At the height of the Vietnam War in the winter of 1967-68, a museum dedicated to the citizen-soldiers of the Commonwealth was being constructed in Boalsburg, Centre County. Situated on the grounds of the Pennsylvania National Guard’s 28th Infantry Division Shrine, this construction project was the final goal in a 48-year quest.
The location of the Shrine and future museum was part of the Theodore Davis Boal estate. Boal, a wealthy landowner and prominent citizen of the Centre Region, established a privately funded machine gun company on his land for service with the Pennsylvania National Guard in World War One. Shortly after the return of the division in 1919, at an officer’s club reunion at his estate, Boal dedicated a memorial to the fallen troopers in the machine gun company. This simple ceremony during the first reunion of the men of the Society of the 28th Division American Expeditionary Force (A.E.F.) established what was to be known as the 28th Infantry Division National Shrine. It was also in this same year that Boal was reported to have shipped back from war-torn France a number of relics removed from the battlefield for eventual display in a museum to be located on his property.
Relics, weapons and souvenirs were brought back from the Great War for display in the Society Officers Club that was built on the land. The site was sold to the Commonwealth in 1931 and remained an active military cavalry post within the Department of Military Affairs up through the mid-1930s. Reunions of the Society A.E.F. were still held each year and monuments continued to be dedicated.
By 1936 the needs of the U.S. Army and Pennsylvania National Guard dictated that the Boalsburg post was no longer viable. The troop was disbanded in May of that year. However, the shrine continued to grow as the annual reunions were still held and the Society Officers Club facilities hosted the attendees. Yet, by April 1938, the continuing economic depression and passing away of the “old guard” of officers from the Great War forced the dissolution of the Officers Club. Theodore Davis Boal passed away four months later at the age of 71. Even though the presence of the club on the property was no more, the Society continued to exist as a fraternal veteran’s organization with statewide posts in every region.
Interestingly enough, discussion on the construction of a military museum has been recorded in the Society’s convention meetings throughout the 1920s, 30s and 40s. It had remained very much on the minds of veterans, yet the Depression and World War Two postponed any serious lobbying for funding. It wasn't until the late 1950s that the political climate in Harrisburg was favorable to the idea. On July 8, 1957, custody of the shrine and its grounds was given to the Pennsylvania Historical and Museum Commission (PHMC). This initiative resulted from the interest within the Society of the 28th Division A.E.F. led by Director William A. Miller. Two important figures in state service collaborated on the project. Camp Hill native Major General Henry K. Fluck, commander of the 28th Infantry Division and former State College resident, and Executive Director of the PHMC, S.K. Stevens, joined together to follow through on an agenda that included the long-term goal of constructing a museum at the site of the shrine.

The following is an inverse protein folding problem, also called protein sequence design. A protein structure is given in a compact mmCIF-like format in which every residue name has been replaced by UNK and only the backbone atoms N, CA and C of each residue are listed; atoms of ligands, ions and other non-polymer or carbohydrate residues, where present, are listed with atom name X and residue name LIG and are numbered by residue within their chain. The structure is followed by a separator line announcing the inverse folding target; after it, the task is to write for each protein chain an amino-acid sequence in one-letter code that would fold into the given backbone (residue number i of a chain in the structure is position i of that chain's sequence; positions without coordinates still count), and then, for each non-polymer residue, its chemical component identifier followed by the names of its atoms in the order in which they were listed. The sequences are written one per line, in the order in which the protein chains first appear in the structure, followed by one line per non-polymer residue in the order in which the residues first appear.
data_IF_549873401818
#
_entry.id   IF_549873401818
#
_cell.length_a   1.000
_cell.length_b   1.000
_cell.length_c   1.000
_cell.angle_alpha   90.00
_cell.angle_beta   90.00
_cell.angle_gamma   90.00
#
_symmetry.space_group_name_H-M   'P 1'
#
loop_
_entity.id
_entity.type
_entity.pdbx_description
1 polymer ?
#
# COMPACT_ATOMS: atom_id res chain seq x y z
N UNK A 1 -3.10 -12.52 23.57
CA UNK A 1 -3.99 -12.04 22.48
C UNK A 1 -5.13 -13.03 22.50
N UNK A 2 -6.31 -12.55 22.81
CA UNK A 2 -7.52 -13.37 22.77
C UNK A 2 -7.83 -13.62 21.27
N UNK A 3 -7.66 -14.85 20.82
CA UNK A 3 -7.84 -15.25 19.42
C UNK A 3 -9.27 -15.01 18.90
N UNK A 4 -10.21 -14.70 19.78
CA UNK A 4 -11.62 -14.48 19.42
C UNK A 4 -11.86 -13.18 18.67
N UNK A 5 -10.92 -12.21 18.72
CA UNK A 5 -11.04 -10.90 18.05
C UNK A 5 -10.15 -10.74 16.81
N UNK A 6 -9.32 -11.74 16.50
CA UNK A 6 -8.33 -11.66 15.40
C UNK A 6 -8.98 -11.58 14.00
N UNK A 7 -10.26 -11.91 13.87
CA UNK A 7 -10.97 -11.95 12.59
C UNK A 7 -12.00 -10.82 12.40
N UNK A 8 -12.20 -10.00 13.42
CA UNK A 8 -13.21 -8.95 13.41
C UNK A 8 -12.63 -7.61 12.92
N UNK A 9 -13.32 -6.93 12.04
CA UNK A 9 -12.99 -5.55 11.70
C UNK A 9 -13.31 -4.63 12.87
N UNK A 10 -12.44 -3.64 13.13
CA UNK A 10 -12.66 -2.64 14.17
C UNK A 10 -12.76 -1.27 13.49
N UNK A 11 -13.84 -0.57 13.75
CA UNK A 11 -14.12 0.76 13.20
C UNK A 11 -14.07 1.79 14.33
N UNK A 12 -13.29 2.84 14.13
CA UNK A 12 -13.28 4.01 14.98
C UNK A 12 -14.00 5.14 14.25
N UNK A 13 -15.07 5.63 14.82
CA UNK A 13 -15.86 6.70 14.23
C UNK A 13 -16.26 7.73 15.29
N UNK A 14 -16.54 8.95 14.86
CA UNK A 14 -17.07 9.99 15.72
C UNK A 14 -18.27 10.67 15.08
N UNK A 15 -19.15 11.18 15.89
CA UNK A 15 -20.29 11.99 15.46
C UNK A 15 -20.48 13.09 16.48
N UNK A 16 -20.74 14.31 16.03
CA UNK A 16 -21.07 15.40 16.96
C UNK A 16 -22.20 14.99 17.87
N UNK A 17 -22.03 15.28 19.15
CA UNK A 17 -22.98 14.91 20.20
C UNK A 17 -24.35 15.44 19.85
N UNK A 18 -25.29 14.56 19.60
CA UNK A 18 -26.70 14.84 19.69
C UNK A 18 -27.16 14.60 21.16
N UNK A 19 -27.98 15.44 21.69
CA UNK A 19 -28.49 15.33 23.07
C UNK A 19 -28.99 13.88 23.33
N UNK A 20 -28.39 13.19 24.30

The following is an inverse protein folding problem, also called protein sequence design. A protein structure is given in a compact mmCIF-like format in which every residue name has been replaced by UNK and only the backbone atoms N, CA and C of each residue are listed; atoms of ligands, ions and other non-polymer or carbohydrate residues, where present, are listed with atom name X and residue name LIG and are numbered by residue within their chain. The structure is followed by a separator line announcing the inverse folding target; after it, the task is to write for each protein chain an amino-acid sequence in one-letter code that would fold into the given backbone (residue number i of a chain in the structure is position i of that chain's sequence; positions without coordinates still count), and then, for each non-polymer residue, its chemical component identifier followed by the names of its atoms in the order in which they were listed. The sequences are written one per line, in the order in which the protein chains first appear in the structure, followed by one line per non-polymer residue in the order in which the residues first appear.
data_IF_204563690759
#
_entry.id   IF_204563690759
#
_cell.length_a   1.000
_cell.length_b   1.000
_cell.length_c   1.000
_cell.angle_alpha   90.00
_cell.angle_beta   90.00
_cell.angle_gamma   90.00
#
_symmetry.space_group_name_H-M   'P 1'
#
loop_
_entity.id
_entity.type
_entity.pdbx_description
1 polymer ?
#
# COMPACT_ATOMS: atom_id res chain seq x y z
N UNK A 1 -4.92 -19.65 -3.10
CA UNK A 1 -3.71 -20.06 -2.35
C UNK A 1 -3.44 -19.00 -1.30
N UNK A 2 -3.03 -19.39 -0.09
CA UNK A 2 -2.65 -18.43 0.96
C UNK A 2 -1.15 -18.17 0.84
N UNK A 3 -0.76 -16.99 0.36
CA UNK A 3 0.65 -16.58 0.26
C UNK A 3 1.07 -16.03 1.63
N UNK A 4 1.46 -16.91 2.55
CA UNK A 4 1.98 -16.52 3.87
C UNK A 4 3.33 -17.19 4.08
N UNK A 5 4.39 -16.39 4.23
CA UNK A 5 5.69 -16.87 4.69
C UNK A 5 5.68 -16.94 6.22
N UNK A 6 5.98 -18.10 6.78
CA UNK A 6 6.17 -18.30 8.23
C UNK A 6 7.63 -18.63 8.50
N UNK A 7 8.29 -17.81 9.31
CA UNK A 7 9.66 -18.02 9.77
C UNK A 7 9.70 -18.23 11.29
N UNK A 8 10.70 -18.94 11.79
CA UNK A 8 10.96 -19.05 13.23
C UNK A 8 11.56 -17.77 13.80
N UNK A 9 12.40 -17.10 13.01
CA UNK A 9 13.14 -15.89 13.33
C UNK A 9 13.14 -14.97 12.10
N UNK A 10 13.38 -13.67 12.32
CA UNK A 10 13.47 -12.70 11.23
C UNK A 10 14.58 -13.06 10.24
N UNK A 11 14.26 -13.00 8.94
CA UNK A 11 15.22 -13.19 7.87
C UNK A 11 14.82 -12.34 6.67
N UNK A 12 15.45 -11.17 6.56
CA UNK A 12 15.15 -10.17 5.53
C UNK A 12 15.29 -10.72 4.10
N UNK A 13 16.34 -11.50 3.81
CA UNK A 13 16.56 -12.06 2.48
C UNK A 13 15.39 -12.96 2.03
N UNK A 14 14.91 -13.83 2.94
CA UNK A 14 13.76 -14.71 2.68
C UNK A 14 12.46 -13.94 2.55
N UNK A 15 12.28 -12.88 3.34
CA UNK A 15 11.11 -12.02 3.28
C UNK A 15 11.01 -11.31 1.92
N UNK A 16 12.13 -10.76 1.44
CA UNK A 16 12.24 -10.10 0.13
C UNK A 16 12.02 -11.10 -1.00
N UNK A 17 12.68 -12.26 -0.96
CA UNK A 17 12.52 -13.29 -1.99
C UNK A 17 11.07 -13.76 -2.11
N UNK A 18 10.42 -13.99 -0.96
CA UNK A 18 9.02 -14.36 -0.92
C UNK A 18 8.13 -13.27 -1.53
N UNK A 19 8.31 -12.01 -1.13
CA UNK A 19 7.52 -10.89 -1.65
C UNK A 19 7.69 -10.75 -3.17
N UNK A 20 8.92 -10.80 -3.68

Despite some false starts with highly publicized ground breaking ceremonies in 1963, 1964, and 1965, actual construction began in the fall of 1967. The structure was placed on a hill overlooking the parade grounds of the shrine. The building itself was meant to convey the impression of a defensive military position, and that look was certainly captured by the architectural design firm of Heyl, Treby Associates of Allentown. The exhibits retained the WWI focus then exemplified by the 28th Division Shrine.
The first site administrator for the new Pennsylvania Military Museum was Mr. Donald Morrison of Mechanicsburg. A trench scene included in this first interpretation of Pennsylvania military history consisted of an 80 ft. section of a WWI trench that was fabricated complete with dugouts, bunkers, barbed wire, and vehicles. Although not historically accurate, this “environmental exhibit” as it was called at that time was billed as one of the first in the country and offered visitors the opportunity to immerse themselves in a life-size diorama complete with battle sounds. The military museum was completed at a cost of $252,695 and officially opened to the public on Sunday, May 25, 1969.